Getting the opportunity to showcase your expertise as a speaker at a trade show, conference, local association meeting or a bookstore can generate interest, great PR and even new business leads for your company. Further, being a speaker underscores your value and credibility as an industry professional, increasing your image and worth in the market. Once you get your first "speak op" confirmed, it often builds on itself as long as you create a reputation for delivering solid information. You'll start to get calls from conference chairs and programming specialists to ask you to come speak. For many professionals, public speaking is their main source of business opportunity.
To effectively pitch yourself you must:
- Select a conference where you can add value.
- Find out exactly who is responsible for the programming of the sessions.
- Understand clearly who the target and actual attendees are (many conferences get a certain clientele and are aspiring to add an additional segment of attendees to broaden their base).
- Determine a content angle that will differentiate this conference from its competitors and attract incremental attendees that the conference is targeting—this is the most important part of successful pitching. Conferences sell their admission fees and make their revenue based on the value of the agenda. Focus on them, not on yourself.
- Enter a submission into the conference's website or send in your information for its call for papers by the deadline - follow the requested rules for submission, as this is how the organizers keep track of all the content.
- Make sure your submission is not self-serving and is balanced, objective and would be something difficult to find online or in a magazine; make sure it includes not just facts but also experiential learning, tips, tricks, wisdom, analysis, examples, market overviews, etc. If you can present primary research that's exclusive to that conference, do it! That is a competitive opportunity for the show that's nearly irresistible.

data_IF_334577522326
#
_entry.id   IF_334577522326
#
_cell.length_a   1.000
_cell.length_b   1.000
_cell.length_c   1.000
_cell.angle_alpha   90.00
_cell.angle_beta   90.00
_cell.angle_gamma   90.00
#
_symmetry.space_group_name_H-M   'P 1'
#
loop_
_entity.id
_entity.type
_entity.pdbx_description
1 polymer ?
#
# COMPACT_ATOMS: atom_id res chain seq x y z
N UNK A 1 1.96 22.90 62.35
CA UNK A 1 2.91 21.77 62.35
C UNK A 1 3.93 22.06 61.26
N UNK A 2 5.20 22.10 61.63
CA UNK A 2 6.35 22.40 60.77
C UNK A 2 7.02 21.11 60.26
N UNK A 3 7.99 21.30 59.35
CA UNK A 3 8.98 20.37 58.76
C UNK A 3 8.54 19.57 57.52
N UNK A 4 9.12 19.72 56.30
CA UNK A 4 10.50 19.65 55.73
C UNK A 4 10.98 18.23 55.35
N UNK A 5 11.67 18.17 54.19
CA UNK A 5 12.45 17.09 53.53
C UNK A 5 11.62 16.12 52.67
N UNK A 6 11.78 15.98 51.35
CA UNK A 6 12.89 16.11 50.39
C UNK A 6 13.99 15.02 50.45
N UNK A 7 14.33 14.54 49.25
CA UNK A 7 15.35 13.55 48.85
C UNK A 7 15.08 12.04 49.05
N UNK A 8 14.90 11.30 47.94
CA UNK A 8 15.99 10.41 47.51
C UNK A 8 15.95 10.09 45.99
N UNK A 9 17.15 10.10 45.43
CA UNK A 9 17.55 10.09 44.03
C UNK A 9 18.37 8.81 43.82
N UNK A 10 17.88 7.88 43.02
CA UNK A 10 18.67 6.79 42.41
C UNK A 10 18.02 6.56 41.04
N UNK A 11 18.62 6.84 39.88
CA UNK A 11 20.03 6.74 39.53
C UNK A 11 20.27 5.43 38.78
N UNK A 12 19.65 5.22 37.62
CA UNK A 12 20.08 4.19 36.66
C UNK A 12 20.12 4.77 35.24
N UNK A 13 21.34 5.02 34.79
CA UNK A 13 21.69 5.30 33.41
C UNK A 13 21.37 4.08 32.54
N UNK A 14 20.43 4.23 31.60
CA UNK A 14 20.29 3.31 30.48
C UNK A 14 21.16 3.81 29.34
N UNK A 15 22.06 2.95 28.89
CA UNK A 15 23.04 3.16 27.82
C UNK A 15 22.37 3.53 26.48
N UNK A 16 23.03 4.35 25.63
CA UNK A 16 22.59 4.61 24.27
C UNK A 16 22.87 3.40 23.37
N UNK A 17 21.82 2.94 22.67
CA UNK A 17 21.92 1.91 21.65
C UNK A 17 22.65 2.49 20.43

- Submit a complete abstract that includes a suggested session title; session description (what attendees will learn), including market metrics; and others who might add to a discussion of this subject with name, title, company affiliation and contact information. If you have a good headshot, include it in the submission.
- Go beyond just pitching yourself—pitch a group of experts. The submissions that list other authorities are more likely to be chosen than those that just pitch a single person. Do a little work for your conference chair. Show that you are a specialist in this area by having a national or global perspective that you can bring to the show. Include a short, powerful bio and complete contact information.
- Follow up with an email to the programming decision-maker letting her know you "followed the rules" and submitted not just yourself but a panel of prospective speakers. Include links from important magazines or websites that cover your category, letting the conference planner know that your area is an important, topical and timely area of discussion in the industry.
- Ask the programming person if he needs any more assistance, leg work, connections or background material from you. Find out when he is making the final decisions. Call or email him with a check in between your submission deadline and his final decision to stay top of mind. Sending more news information about your subject area to remind him that you have a submission and are still interested in speaking will also increase your chances of being selected.
- If you're not selected, ask why so that you can learn from your past work and be more focused in the future.
Many companies hire a PR firm or publicist to help with this, and it's called a "speaker's bureau." You can do this yourself with the help of your administrative assistant, if you have one. You will do this better than any other person because you are pitching yourself and your knowledge. Who knows more about you than you?
First, research all the events at which you'd like to speak. Create a spreadsheet that lists all the events, their timing, their conference chair or programming decision-maker, and any deadlines for submission. Assume that all shows are organized and the agendas completed about 6 months ahead of time so they can be properly marketed. Then work backward, submitting yourself for each show. Get the deadlines on your calendar for submissions and follow up and keep yourself organized. You'll be amazed at what a little focus will do to create opportunity.
Finally, when you get on the stage, after much practice of your presentation beforehand, focus on your audience and its needs, never, ever pitch yourself or your company and be of service. You will be invited back again and again for delighting your audience, and your reputation will grow, along with your business.